Many of you have asked me about happy letters. As in, where are they?
Frankly, I rarely receive happy letters because blissfully happy people don’t often write to advice columnists.
But recently, I got one. So here you go.
After bitter divorces on both sides, my honey and I have finally found each other. We are happy as clams, sex is fabulous, love spending time with each other, friends, family - pretty much everything you would want in a relationship. Oh and by the way - we are over 40. Which leads to the big question -- what exactly are we? It sounds extremely childish to say 'he's my boyfriend', too clinical (and to be blunt, gay) to say I'm his “partner,” we're not living together (yet) but even then - roommate? We are committed to each other for as long as we both shall live - but don't want the paperwork of marriage. What do we call ourselves????
-- happy but curious, Stoughton/MA
HBC, good question.
You’re right -- “partner” is often used to describe gay relationships. “Roommate” is weird. “Boyfriend” does sound childish.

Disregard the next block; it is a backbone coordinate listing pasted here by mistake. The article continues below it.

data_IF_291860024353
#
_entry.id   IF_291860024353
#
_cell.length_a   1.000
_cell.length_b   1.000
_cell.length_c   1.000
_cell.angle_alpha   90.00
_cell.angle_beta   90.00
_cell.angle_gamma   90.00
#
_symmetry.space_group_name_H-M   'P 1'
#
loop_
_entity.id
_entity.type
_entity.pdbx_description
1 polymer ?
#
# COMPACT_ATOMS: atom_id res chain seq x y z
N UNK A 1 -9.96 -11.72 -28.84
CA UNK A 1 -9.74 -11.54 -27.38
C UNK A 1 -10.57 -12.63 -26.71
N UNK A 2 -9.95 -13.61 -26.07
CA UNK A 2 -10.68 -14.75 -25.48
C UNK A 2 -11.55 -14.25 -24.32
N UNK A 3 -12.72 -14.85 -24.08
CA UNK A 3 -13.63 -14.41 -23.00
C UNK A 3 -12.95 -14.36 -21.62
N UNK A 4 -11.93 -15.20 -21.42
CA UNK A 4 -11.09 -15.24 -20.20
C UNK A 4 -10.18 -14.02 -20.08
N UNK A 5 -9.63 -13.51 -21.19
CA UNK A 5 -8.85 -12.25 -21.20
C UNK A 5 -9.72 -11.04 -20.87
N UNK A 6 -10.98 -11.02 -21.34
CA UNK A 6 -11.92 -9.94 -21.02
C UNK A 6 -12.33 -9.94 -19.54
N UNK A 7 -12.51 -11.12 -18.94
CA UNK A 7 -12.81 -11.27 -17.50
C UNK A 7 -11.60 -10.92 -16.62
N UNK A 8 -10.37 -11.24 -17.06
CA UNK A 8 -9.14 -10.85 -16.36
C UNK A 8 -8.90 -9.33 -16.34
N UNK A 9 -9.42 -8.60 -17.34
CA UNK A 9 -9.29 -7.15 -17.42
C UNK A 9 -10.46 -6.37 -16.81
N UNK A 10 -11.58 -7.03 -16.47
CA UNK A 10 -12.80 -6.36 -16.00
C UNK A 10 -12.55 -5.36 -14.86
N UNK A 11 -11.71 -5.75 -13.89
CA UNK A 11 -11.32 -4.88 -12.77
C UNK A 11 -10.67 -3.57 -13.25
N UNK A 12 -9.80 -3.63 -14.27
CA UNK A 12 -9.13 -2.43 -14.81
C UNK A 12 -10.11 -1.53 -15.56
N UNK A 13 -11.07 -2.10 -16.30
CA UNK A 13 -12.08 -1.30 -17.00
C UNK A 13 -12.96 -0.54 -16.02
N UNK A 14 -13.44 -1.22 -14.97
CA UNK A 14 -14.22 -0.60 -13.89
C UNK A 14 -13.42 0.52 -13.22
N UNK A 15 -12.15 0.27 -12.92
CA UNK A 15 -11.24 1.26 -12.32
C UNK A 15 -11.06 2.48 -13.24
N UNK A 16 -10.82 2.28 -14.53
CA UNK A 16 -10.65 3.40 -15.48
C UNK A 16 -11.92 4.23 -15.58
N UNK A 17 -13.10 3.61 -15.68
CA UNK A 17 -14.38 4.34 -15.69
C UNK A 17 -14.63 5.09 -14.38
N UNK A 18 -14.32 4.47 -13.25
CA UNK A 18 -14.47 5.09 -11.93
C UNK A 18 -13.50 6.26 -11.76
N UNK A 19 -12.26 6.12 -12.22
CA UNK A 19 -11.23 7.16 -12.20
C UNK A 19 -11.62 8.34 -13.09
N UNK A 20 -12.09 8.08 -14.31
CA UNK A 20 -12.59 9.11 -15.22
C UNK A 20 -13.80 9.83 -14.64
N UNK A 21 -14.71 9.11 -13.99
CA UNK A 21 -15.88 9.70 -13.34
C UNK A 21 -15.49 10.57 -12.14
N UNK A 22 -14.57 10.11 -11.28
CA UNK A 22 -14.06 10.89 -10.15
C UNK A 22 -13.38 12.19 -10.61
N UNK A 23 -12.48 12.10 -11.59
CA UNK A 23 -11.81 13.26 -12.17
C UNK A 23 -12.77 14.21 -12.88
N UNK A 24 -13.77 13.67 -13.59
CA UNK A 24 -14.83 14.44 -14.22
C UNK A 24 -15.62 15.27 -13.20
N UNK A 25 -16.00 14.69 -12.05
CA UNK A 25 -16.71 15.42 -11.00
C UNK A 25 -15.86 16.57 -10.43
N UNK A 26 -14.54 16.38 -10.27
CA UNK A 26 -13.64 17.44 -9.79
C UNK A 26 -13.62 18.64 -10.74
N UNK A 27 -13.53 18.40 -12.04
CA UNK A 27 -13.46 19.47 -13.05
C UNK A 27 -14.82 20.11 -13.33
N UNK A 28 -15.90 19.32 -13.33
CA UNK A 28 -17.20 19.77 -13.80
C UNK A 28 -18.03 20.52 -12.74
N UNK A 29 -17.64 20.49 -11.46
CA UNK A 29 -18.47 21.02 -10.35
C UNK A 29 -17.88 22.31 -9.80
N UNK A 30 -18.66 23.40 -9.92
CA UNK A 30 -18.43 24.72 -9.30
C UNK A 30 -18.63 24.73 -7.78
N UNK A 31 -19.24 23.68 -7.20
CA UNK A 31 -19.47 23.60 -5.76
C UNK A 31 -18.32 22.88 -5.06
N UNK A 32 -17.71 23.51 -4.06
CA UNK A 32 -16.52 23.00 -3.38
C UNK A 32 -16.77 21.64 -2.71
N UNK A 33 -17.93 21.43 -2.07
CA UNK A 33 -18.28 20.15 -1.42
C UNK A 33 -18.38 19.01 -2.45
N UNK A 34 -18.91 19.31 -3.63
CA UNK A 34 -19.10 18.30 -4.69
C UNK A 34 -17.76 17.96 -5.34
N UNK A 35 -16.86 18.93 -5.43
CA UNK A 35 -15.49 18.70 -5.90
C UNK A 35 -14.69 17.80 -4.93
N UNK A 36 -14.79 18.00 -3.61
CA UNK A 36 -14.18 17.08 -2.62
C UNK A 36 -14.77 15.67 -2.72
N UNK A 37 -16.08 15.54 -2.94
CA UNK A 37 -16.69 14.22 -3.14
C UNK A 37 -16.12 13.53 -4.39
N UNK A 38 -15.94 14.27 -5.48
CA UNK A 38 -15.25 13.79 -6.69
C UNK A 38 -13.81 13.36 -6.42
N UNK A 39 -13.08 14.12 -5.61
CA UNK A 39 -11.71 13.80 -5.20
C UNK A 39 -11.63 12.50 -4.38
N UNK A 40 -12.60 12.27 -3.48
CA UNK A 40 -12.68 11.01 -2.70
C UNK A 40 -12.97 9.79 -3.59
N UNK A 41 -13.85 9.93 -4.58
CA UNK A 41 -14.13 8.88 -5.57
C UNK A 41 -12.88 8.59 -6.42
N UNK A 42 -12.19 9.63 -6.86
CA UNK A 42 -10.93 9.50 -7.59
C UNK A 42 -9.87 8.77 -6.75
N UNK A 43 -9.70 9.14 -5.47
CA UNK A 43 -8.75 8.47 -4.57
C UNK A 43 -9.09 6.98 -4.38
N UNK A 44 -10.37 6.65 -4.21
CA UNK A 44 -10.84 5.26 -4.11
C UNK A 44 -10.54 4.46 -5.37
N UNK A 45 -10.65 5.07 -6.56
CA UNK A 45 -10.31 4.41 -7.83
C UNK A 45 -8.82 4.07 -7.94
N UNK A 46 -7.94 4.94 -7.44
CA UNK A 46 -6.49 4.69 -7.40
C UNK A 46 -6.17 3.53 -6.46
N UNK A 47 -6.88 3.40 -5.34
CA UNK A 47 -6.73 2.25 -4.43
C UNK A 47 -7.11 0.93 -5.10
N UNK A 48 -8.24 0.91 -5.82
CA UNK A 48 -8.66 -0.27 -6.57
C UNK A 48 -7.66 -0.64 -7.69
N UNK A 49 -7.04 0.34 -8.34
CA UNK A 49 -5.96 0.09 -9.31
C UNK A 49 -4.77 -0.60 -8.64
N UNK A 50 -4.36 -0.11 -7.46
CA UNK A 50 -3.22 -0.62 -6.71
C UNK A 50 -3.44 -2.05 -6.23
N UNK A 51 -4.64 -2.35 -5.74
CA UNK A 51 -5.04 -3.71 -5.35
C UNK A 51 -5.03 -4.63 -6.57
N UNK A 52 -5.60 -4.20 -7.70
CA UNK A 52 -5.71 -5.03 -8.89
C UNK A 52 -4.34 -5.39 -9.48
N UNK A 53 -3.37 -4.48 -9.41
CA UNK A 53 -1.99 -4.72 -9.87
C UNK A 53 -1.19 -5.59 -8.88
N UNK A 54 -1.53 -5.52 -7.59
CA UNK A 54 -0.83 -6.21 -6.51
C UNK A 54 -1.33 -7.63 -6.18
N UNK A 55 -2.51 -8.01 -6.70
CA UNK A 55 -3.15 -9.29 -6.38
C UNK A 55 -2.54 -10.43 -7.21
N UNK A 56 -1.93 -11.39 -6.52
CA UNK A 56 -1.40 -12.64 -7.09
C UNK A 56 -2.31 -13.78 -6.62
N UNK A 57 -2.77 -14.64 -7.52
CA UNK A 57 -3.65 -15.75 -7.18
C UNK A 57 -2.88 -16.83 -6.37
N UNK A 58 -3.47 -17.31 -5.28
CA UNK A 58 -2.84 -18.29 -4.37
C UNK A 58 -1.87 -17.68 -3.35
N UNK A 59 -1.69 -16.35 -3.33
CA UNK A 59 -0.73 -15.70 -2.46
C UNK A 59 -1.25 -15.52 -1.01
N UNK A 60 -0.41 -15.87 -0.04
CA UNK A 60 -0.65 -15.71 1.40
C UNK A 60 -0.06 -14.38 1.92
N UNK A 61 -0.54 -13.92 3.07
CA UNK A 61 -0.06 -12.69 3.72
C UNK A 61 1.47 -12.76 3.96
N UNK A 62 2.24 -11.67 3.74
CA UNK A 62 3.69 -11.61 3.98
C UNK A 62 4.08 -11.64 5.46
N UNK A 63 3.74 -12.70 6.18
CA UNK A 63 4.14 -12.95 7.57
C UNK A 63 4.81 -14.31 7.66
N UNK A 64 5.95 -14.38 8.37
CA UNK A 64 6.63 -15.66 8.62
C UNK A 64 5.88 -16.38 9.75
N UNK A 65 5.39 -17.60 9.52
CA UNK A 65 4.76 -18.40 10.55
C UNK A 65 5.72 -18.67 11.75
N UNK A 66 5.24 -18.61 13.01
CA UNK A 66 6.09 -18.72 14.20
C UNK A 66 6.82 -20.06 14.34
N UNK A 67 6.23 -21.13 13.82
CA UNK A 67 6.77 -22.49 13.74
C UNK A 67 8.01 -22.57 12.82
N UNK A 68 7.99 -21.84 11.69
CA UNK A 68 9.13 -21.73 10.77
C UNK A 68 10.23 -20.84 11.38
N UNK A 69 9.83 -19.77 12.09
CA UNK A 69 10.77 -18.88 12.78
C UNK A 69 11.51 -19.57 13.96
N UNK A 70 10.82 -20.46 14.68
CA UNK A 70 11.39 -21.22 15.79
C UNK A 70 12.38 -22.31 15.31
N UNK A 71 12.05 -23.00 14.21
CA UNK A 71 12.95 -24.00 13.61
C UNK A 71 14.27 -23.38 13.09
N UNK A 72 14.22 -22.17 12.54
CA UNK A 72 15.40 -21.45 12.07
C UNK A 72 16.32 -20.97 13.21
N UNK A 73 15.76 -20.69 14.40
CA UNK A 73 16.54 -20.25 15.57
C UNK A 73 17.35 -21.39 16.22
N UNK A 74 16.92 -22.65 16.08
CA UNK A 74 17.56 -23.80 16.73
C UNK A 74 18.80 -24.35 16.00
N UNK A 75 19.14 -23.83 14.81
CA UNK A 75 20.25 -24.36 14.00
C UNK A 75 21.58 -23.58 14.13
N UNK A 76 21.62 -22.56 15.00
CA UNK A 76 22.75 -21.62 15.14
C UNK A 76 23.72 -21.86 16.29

You could go Beastie Boys/”Juno”: “He’s the cheese and I’m the macaroni.”
You could go gross: “He’s my lover.”
You could go Mary Wells: “He’s my guy.”
You could go Bobby Brown: “He’s my tender roni.”
I know it sounds childish to say boyfriend, but it sort of works. He’s not a boy. He’s not your friend. But that word has come to mean: “He’s the man I make out with and I’m pretty psyched about it, so keep your hands off.” And that’s pretty much what you want to say.
My advice is: Use it. Own it. In some ways, it’s pretty cool to be an over-forty-something with an awesome boyfriend, right?
Readers? Other terms? Thoughts? Suggestions? Share here, please. And read about another woman's struggle to find the right term for her "someone."-- Meredith
Speaking of Love
"Use him, abuse him, lose him. Grammy Meagle taught me that. She died at the age of 84 … sandwiched between two 30 year olds."
— Donna Meagle, "Parks and Recreation"
CAN’T HELP MYSELF is Meredith’s memoir about giving advice, learning from readers, working with an ex, and moms and daughters. It’s also a story about how an online community can become another kind of family.